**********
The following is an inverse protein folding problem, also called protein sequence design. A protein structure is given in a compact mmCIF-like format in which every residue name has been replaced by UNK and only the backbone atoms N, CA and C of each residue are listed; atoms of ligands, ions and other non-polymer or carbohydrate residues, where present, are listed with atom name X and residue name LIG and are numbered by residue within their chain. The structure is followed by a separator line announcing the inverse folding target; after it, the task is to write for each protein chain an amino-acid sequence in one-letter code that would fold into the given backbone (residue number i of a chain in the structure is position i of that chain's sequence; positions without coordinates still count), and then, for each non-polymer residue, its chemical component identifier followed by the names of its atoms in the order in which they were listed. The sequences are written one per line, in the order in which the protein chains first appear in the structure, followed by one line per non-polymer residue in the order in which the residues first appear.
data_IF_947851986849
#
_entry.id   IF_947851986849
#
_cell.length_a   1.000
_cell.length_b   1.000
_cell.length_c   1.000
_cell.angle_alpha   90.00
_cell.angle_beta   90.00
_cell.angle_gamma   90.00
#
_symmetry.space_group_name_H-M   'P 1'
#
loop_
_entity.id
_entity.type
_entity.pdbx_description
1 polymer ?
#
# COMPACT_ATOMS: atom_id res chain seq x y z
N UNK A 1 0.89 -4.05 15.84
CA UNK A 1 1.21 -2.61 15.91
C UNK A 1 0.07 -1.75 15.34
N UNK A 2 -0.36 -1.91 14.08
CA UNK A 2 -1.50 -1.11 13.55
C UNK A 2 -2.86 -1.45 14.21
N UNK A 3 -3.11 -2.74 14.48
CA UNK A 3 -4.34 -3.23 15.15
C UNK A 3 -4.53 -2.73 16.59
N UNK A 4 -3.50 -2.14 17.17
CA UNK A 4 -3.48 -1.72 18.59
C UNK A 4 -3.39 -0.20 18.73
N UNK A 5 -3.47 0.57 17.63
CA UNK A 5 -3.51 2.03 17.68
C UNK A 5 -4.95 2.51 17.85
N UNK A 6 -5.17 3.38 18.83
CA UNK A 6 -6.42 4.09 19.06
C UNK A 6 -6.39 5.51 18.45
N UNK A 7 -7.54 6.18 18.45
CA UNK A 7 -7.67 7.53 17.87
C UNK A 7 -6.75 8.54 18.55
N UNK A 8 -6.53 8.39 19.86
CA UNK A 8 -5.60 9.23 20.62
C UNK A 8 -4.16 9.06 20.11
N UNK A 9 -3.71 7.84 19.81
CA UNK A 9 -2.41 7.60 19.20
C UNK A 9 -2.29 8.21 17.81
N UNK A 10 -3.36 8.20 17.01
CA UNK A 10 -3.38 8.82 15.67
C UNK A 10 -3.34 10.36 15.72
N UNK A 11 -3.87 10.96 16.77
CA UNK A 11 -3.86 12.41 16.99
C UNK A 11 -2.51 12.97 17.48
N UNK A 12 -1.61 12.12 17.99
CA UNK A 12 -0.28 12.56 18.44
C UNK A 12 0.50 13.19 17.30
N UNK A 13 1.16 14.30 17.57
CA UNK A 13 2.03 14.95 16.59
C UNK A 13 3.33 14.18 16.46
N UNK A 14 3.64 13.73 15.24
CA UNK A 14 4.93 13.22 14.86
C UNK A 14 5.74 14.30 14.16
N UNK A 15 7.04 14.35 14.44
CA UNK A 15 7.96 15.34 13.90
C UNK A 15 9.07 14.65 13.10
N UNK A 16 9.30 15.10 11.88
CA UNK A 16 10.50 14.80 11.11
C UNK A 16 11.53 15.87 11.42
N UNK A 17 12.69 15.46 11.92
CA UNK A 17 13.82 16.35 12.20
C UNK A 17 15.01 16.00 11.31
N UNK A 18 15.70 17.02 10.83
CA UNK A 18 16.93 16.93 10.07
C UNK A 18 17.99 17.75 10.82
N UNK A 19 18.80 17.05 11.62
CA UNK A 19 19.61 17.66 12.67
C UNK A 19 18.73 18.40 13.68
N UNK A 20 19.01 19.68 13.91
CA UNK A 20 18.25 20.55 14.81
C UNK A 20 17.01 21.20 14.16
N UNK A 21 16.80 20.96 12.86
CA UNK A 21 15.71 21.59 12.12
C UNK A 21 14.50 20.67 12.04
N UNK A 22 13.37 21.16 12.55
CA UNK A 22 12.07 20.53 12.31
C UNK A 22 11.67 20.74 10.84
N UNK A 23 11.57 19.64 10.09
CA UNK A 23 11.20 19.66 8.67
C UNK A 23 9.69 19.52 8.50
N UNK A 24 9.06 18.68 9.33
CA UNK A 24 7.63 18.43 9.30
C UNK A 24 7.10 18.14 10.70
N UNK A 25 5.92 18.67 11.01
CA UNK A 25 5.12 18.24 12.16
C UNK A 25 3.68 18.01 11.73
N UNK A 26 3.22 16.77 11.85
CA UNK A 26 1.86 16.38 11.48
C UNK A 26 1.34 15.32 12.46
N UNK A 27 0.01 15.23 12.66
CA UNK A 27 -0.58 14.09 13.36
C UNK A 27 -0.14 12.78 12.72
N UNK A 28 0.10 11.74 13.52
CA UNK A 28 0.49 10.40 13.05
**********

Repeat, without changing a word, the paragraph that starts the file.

The following is an inverse protein folding problem, also called protein sequence design. A protein structure is given in a compact mmCIF-like format in which every residue name has been replaced by UNK and only the backbone atoms N, CA and C of each residue are listed; atoms of ligands, ions and other non-polymer or carbohydrate residues, where present, are listed with atom name X and residue name LIG and are numbered by residue within their chain. The structure is followed by a separator line announcing the inverse folding target; after it, the task is to write for each protein chain an amino-acid sequence in one-letter code that would fold into the given backbone (residue number i of a chain in the structure is position i of that chain's sequence; positions without coordinates still count), and then, for each non-polymer residue, its chemical component identifier followed by the names of its atoms in the order in which they were listed. The sequences are written one per line, in the order in which the protein chains first appear in the structure, followed by one line per non-polymer residue in the order in which the residues first appear.